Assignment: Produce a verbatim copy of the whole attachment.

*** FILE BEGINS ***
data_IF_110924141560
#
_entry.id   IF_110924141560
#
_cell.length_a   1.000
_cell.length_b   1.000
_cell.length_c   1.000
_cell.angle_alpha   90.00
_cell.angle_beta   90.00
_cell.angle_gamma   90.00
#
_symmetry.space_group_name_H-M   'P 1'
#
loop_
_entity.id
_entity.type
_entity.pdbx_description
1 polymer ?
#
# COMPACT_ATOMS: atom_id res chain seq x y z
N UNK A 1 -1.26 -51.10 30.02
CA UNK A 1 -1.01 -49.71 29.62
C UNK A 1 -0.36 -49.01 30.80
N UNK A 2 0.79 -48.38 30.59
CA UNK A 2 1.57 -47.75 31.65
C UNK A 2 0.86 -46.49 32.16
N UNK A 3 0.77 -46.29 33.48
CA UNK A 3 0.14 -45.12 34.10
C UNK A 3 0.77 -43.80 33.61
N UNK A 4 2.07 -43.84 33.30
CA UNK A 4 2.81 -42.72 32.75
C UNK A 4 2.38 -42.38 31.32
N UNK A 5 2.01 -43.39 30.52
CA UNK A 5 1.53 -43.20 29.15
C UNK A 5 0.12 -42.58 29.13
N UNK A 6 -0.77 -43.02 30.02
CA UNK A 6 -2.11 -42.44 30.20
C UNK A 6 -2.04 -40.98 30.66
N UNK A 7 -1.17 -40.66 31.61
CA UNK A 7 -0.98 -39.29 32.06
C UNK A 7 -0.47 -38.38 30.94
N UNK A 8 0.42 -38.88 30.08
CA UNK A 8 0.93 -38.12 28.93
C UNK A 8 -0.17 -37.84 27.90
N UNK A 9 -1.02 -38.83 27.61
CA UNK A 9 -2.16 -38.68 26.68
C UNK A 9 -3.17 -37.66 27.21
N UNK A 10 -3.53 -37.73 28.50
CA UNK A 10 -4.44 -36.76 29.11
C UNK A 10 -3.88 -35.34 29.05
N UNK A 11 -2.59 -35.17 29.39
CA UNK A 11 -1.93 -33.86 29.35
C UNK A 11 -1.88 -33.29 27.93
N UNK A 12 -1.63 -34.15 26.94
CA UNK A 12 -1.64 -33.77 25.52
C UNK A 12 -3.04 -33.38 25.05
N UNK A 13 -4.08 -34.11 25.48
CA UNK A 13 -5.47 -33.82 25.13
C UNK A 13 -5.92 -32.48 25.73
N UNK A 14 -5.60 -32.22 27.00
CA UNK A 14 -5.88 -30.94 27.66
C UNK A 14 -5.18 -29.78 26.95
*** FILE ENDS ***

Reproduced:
data_IF_110924141560
#
_entry.id   IF_110924141560
#
_cell.length_a   1.000
_cell.length_b   1.000
_cell.length_c   1.000
_cell.angle_alpha   90.00
_cell.angle_beta   90.00
_cell.angle_gamma   90.00
#
_symmetry.space_group_name_H-M   'P 1'
#
loop_
_entity.id
_entity.type
_entity.pdbx_description
1 polymer ?
#
# COMPACT_ATOMS: atom_id res chain seq x y z
N UNK A 1 -1.26 -51.10 30.02
CA UNK A 1 -1.01 -49.71 29.62
C UNK A 1 -0.36 -49.01 30.80
N UNK A 2 0.79 -48.38 30.59
CA UNK A 2 1.57 -47.75 31.65
C UNK A 2 0.86 -46.49 32.16
N UNK A 3 0.77 -46.29 33.48
CA UNK A 3 0.14 -45.12 34.10
C UNK A 3 0.77 -43.80 33.61
N UNK A 4 2.07 -43.84 33.30
CA UNK A 4 2.81 -42.72 32.75
C UNK A 4 2.38 -42.38 31.32
N UNK A 5 2.01 -43.39 30.52
CA UNK A 5 1.53 -43.20 29.15
C UNK A 5 0.12 -42.58 29.13
N UNK A 6 -0.77 -43.02 30.02
CA UNK A 6 -2.11 -42.44 30.20
C UNK A 6 -2.04 -40.98 30.66
N UNK A 7 -1.17 -40.66 31.61
CA UNK A 7 -0.98 -39.29 32.06
C UNK A 7 -0.47 -38.38 30.94
N UNK A 8 0.42 -38.88 30.08
CA UNK A 8 0.93 -38.12 28.93
C UNK A 8 -0.17 -37.84 27.90
N UNK A 9 -1.02 -38.83 27.61
CA UNK A 9 -2.16 -38.68 26.68
C UNK A 9 -3.17 -37.66 27.21
N UNK A 10 -3.53 -37.73 28.50
CA UNK A 10 -4.44 -36.76 29.11
C UNK A 10 -3.88 -35.34 29.05
N UNK A 11 -2.59 -35.17 29.39
CA UNK A 11 -1.93 -33.86 29.35
C UNK A 11 -1.88 -33.29 27.93
N UNK A 12 -1.63 -34.15 26.94
CA UNK A 12 -1.64 -33.77 25.52
C UNK A 12 -3.04 -33.38 25.05
N UNK A 13 -4.08 -34.11 25.48
CA UNK A 13 -5.47 -33.82 25.13
C UNK A 13 -5.92 -32.48 25.73
N UNK A 14 -5.60 -32.22 27.00
CA UNK A 14 -5.88 -30.94 27.66
C UNK A 14 -5.18 -29.78 26.95